What is chickpea, and what makes it different? | Crystal Lightner

What is chickpea, and what makes it different?

You cannot believe me unless you know someone who eats chickpeas, although I am fairly sure I know someone who does not. Chickpeas (or golden chickpeas) are available fresh in their raw state as well as canned. One of the most popular and culturally popular cereals in Europe, baked rice pudding, is a recipe in the USA specifically made with chickpeas.

“Chickpeas” is a loose term to describe a variety of legumes and their family of relatives called “ground beans”. Some are not legumes and have an added oil, such as lentils, that must be added to the chickpeas. For the purposes of this program we will use chickpeas as we often eat dried chickpeas in their raw state in winter.

The group we began the program with consisted of people who enjoyed making coq au vin (a French stew cooked with beans) and had never eaten chickpeas. The work of determining what was so special about chickpeas meant coming to terms with all we had seen others do with chickpeas and taking the time to explore how one of the most unusual and curious of the legumes could be prepared by someone not even familiar with the term “chickpea”.

As we learned more, we realized that there was an entire recipe book full of ways to use chickpeas and see where it led. We saw how chickpeas could be prepared for salads, soups, sauces, breads, stews, cakes, biscuits, tortillas, and in some manner all of these combinations are available.

We also learned that chickpeas are not a common ingredient in the US. There is a huge interest in kosher foods and cholent, a Jewish stew prepared from a mix of vegetables, broth, cheese, and meat. We wondered why cholent did not have chickpeas. Chickpeas are also a food tradition for Jews in Eastern Europe.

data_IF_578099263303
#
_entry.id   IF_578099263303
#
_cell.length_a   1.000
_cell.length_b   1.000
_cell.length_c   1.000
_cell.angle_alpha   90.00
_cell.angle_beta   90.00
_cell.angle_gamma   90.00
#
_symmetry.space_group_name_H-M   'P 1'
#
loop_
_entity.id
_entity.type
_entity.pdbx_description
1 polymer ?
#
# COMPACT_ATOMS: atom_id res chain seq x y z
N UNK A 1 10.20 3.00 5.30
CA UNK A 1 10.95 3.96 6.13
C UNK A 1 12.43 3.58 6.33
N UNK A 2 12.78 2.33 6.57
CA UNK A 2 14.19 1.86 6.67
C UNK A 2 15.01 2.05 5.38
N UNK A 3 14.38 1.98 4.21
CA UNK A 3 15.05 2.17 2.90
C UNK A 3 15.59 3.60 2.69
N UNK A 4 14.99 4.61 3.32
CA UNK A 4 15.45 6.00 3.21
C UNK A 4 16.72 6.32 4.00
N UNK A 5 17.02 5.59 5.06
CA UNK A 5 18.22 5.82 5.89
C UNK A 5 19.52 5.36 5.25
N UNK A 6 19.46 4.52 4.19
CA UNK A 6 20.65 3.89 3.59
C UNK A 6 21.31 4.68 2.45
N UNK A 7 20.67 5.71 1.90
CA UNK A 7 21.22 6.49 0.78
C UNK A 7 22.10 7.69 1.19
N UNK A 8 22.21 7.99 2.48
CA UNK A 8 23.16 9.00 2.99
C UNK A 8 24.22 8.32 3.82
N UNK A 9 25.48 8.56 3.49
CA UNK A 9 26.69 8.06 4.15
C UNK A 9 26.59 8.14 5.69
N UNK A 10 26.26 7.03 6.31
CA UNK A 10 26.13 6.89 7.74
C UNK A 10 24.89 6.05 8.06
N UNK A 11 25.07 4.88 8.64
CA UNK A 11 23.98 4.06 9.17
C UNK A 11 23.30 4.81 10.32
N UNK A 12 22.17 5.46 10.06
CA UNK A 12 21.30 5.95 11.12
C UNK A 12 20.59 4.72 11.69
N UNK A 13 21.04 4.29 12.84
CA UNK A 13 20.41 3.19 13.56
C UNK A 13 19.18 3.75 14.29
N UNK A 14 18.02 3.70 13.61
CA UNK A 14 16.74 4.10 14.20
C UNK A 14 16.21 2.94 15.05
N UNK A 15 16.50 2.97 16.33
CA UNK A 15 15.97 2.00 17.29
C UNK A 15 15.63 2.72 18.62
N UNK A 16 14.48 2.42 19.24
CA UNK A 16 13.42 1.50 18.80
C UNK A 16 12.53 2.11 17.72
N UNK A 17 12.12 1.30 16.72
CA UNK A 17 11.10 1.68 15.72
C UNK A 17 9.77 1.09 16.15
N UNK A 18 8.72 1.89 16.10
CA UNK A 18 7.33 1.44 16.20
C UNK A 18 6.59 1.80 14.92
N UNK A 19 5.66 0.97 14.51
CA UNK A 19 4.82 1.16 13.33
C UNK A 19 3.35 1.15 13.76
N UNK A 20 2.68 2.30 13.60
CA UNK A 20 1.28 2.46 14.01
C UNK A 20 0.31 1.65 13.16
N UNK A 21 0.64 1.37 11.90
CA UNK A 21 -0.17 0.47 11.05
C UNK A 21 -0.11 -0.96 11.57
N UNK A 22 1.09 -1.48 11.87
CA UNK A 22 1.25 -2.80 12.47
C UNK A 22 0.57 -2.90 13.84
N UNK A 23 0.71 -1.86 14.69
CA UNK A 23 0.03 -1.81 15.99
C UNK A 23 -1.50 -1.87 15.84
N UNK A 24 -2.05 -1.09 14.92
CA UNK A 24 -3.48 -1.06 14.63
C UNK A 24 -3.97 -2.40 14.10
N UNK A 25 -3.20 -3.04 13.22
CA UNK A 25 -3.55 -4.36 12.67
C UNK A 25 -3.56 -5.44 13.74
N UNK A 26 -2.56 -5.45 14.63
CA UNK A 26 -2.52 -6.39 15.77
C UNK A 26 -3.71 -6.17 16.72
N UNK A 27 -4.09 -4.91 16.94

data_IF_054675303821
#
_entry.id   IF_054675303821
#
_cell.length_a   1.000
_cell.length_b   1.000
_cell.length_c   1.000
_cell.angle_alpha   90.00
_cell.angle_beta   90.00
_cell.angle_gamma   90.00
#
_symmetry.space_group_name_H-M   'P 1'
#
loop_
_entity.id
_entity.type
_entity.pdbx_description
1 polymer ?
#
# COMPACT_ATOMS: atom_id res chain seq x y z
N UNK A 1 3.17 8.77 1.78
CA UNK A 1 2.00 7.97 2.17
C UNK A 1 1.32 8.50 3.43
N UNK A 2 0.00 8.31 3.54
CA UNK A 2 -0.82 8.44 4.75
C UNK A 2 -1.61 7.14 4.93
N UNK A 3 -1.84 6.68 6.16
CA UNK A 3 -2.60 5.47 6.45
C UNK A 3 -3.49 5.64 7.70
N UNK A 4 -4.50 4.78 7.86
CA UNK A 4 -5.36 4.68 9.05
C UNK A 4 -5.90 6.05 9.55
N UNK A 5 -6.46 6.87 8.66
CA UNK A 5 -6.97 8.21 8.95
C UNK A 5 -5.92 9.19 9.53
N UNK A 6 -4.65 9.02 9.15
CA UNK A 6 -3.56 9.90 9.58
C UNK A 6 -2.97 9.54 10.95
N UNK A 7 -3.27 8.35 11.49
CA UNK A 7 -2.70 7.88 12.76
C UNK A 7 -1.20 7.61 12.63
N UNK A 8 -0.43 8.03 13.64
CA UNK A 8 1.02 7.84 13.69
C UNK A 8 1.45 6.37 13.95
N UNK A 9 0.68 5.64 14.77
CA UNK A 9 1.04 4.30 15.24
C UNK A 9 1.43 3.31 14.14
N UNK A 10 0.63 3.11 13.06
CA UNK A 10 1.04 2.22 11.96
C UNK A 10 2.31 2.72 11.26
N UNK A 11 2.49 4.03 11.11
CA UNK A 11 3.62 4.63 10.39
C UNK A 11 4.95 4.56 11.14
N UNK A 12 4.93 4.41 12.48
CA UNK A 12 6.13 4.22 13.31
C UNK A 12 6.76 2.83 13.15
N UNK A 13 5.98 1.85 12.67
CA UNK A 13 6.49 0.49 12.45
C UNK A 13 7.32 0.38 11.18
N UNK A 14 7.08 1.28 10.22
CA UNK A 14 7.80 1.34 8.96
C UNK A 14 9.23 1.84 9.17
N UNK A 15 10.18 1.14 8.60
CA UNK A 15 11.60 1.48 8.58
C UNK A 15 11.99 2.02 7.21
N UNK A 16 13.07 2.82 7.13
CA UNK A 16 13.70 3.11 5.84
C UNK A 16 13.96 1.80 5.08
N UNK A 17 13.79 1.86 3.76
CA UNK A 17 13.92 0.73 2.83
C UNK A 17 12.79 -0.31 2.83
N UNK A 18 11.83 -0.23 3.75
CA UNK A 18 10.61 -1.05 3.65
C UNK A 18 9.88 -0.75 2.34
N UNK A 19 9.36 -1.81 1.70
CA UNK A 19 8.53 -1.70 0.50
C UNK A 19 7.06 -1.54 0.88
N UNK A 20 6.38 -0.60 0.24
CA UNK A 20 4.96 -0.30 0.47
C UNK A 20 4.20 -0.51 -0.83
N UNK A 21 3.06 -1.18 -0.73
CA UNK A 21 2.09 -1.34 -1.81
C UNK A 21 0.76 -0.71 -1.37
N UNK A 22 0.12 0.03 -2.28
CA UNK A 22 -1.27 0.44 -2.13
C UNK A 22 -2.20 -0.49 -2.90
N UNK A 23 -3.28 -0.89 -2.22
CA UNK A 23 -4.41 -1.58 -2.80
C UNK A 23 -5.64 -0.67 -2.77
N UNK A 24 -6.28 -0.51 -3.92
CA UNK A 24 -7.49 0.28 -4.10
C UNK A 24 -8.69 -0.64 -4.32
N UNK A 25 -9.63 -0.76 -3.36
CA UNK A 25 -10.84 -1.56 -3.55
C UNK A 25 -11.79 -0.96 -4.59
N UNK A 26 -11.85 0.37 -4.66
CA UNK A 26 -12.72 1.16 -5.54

Chickpeas are a versatile and nutritious component of meals in many cultures, and some of the recipes I have written are intended for eating raw and as a breakfast or snack.

If you have been wanting to use up a great quality crop of chickpeas, think of chickpeas as well as quinoa. Although there are fewer than 100 grams (about 3-5 ounces) in a whole bunch of chickpeas, they provide enormous amounts of protein and fiber, and a modest amount of vitamin C and iron. We like to use the “rich” oil to flavor the stews with. There are two ways to prepare the chickpeas— to roast them on the stove or to boil them in water. You can even bake them (i.e. breading). Chickpeas cook very quickly and need constant stirring as their outer skins keep getting “baked in”.

I hope this section has been helpful to you as well. If you have a particular spice or sauce you really want to test, feel free to send them in.

This video shows you how to make chickpeas, as well as peas and lentils.

Anne Hennessy Diaconais

P.S. In this version:

Find a recipe for braised chickpeas

Watch the video making braised chickpeas

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